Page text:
The need for implementing low cost, fully integrated RF wireless transceivers has motivated the widespread use CMOS technology. However, in the particular case for voltage-controlled oscillators (VCO) where ever more stringent specifications in terms of phase-noise must be attained, the design of the on-chip LC tank is a challenging task, where fully advantage of the actual technologies characteristics must be pushed to nearly its limits. To overcome phase-noise limitations arising from the low quality factor of integrated inductors, optimization design methodologies are usually used. In this paper a model-based optimization approach is proposed. In this work the characterization of the oscillator behaviour is guaranteed by a set of analytical models describing each circuit element performance. A set of working examples for UMC130 technology, aiming the minimization of both VCO phase noise and power consumption, is addressed. The results presented, illustrate the potential of a GA optimization procedure design methodology yielding accurate and timely efficient oscillator designs. The validity of the results is checked against HSPICE/RF simulations.

Pereira, P., M. Helena Fino, F. Coito, and M. Ventim-Neves, "RF integrated inductor modeling and its application to optimization-based design", Analog Integrated Circuits and Signal Processing, vol. 73, issue 1: Springer Netherlands, pp. 47-55, 2011. AbstractWebsite

In this paper an optimization-based approach for the design of RF integrated inductors is addressed. For the characterisation of the inductor behaviour the double pi-model is used. The use of this model is twofold. On one hand it enables the generation of the inductor characterisation in a few seconds. On the other hand its integration into the optimization procedure is straightforward. For the evaluation of the model element values analytical expressions based on technology parameters as well as on the device geometric characteristics are used. The use of a technology-based methodology for the evaluation of the model parameters grants the adaptability of the model to any technology. The inductor analytical characterization is integrated into an optimization-based tool for the automatic design of RF integrated inductors. This tool uses a modified genetic algorithm (MGA) optimization procedure, which has proved its validation in previous work. Due to the design parameter constraints nature as well as the topology constraints, discrete variables optimization techniques are used. The accuracy of the results is checked against a non-commercial software.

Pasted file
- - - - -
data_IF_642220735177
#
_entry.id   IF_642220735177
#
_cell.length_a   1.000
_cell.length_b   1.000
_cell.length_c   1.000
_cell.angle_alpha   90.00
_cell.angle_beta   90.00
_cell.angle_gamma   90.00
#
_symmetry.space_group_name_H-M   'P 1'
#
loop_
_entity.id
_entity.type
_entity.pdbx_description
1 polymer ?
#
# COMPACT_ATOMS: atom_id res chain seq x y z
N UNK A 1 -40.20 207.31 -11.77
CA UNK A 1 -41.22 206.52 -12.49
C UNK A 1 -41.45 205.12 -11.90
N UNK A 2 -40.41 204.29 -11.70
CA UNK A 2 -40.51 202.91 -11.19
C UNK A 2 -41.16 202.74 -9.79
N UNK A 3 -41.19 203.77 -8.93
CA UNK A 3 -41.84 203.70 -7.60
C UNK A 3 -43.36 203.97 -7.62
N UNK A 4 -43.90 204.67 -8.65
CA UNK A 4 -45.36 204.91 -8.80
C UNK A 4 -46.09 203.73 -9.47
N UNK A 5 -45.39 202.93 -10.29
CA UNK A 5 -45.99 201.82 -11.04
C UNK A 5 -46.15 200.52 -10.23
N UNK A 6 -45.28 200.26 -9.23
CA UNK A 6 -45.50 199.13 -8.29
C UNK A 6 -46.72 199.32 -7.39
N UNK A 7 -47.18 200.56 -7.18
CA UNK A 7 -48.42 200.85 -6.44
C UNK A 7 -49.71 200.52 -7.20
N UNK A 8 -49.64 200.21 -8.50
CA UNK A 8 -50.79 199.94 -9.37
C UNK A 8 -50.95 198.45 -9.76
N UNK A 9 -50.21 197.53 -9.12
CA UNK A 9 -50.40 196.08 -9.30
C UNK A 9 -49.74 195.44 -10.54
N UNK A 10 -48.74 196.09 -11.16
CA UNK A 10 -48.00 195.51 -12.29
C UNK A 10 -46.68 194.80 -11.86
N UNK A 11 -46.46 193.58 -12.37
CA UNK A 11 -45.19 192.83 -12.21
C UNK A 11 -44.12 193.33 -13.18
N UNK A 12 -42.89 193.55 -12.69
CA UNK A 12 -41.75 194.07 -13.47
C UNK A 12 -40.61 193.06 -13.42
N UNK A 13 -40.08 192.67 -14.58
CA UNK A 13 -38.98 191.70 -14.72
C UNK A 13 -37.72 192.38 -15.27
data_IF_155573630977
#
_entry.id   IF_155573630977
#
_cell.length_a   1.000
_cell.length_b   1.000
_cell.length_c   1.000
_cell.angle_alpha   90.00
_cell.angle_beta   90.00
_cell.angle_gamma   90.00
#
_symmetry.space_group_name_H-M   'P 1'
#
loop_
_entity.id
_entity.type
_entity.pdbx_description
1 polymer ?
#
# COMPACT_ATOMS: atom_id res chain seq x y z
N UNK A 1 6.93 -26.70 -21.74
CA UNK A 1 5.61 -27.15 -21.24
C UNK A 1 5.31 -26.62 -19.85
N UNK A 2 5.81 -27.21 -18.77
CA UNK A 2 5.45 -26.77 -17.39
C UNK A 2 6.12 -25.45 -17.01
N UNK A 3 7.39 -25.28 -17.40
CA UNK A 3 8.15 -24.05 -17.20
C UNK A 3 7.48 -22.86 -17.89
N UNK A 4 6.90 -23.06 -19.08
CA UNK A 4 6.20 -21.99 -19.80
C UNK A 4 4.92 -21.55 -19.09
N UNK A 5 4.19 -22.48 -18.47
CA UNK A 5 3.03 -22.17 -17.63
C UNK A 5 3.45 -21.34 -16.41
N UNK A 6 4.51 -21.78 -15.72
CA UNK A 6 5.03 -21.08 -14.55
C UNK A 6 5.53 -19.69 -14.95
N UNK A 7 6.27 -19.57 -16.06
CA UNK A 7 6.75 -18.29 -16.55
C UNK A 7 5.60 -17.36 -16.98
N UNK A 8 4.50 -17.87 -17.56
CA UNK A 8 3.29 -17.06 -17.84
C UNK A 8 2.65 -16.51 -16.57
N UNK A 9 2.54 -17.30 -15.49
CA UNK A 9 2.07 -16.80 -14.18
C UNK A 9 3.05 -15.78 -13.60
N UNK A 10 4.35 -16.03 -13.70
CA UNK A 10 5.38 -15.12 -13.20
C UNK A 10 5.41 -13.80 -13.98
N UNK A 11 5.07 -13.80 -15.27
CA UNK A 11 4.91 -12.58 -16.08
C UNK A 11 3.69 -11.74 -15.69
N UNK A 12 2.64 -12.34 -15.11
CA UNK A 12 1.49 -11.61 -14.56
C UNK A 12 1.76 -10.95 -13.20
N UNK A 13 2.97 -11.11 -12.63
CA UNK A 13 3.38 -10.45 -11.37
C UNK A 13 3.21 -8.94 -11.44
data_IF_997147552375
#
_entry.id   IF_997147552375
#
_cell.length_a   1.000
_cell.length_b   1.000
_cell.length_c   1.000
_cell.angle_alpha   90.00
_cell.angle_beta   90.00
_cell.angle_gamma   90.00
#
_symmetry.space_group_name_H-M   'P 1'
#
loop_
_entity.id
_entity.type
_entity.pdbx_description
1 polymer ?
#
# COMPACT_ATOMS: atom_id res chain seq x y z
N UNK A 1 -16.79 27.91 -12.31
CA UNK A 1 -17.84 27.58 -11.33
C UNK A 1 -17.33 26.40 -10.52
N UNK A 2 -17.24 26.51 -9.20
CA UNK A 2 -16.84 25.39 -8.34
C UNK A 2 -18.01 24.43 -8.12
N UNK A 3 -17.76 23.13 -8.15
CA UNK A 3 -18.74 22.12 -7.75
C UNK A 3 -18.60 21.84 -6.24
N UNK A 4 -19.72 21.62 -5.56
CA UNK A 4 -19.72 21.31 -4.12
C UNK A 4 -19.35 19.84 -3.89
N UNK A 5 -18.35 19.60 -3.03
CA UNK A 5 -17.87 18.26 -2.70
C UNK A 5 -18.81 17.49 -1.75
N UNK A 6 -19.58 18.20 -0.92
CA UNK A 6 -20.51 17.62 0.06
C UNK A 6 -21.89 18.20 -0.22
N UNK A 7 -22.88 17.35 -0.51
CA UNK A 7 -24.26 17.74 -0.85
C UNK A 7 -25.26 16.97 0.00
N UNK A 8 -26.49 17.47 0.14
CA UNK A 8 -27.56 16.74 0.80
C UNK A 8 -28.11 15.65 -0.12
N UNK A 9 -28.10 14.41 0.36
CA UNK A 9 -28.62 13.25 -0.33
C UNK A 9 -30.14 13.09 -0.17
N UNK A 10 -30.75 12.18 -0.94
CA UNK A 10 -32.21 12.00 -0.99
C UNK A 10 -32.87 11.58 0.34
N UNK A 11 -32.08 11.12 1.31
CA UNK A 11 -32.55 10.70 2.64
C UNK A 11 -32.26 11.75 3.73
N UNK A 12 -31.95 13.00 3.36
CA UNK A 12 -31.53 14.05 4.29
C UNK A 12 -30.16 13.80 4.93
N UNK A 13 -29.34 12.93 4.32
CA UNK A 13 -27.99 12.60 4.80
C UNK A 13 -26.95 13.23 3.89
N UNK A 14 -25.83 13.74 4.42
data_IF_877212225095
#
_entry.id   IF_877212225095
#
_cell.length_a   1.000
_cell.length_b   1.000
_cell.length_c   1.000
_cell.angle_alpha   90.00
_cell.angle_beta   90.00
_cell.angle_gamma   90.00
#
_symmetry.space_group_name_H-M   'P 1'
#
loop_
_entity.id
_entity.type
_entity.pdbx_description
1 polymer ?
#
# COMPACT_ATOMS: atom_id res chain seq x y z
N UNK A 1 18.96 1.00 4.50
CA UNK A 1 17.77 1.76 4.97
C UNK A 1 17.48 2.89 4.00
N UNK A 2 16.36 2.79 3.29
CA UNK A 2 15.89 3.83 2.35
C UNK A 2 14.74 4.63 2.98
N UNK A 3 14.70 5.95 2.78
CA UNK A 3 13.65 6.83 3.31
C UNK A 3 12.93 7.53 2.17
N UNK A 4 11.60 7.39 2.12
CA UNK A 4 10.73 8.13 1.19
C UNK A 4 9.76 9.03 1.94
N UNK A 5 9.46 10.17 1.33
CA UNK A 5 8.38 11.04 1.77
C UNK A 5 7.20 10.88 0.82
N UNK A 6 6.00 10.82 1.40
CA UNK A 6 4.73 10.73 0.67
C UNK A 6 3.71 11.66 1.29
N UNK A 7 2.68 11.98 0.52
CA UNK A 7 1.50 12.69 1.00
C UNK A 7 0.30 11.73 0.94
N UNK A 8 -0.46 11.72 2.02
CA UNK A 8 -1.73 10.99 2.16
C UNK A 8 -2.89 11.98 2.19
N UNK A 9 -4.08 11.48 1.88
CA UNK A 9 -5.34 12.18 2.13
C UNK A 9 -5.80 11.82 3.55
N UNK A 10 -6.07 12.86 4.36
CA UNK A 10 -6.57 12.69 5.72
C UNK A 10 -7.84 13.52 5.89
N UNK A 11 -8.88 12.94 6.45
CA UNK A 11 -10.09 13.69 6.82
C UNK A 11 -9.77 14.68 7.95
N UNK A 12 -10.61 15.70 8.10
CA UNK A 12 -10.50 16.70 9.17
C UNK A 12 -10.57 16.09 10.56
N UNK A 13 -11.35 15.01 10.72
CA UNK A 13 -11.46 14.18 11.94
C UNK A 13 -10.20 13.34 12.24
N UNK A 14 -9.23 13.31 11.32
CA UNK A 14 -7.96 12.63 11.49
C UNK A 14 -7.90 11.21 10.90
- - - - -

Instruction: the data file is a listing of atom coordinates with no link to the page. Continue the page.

Pereira, P., A. Sallem, M. Fakhfakh, M. H. Fino, and F. Coito, "A Technology-Aware Optimization of RF Integrated Inductors", Analog Circuits: Applications, Design and Performance: Nova Science Publishers, Inc., pp. 213-234, February, 2012. Abstract